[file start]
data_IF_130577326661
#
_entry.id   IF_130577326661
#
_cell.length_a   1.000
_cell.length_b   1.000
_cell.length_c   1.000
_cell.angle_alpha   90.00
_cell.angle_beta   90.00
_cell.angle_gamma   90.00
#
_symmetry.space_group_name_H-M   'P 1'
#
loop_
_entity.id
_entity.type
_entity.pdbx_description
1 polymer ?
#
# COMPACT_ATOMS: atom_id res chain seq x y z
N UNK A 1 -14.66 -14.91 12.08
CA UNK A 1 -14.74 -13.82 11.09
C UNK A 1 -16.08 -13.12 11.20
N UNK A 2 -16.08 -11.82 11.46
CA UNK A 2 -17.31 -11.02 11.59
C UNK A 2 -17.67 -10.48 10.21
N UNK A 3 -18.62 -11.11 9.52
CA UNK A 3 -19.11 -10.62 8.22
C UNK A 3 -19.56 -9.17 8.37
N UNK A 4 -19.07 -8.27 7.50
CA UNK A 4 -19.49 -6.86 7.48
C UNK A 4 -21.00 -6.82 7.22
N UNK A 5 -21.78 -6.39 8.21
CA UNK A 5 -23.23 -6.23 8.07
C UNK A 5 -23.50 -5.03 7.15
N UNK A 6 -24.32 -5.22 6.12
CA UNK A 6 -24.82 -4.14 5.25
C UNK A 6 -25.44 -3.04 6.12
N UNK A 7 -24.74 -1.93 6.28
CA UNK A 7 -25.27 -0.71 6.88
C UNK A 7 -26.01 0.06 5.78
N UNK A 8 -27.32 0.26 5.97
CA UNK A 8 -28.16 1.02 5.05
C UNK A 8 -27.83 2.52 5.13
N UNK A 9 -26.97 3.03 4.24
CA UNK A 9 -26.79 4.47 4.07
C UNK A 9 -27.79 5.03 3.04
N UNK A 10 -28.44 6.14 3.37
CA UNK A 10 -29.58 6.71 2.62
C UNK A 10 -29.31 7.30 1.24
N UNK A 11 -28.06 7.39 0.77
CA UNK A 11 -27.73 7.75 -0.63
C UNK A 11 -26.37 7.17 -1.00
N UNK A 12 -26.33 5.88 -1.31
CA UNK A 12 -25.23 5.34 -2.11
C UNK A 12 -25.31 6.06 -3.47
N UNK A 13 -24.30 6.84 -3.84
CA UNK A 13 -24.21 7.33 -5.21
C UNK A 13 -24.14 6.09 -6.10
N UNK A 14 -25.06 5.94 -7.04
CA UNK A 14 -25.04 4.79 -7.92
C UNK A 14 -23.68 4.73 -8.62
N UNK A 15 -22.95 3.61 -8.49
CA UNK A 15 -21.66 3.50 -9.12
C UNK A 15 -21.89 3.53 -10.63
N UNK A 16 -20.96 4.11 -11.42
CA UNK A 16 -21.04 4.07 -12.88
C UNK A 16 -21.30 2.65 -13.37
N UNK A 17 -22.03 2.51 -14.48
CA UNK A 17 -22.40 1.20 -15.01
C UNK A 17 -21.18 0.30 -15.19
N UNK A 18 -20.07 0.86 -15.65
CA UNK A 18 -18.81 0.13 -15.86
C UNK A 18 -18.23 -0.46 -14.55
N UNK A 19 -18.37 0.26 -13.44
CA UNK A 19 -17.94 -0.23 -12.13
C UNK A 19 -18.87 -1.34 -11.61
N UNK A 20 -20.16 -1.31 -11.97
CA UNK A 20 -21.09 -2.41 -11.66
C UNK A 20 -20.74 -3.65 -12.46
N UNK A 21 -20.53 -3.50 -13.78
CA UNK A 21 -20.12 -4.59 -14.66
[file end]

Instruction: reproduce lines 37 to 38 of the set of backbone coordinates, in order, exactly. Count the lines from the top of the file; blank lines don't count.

CA UNK A 6 -24.82 -4.14 5.25
C UNK A 6 -25.44 -3.04 6.12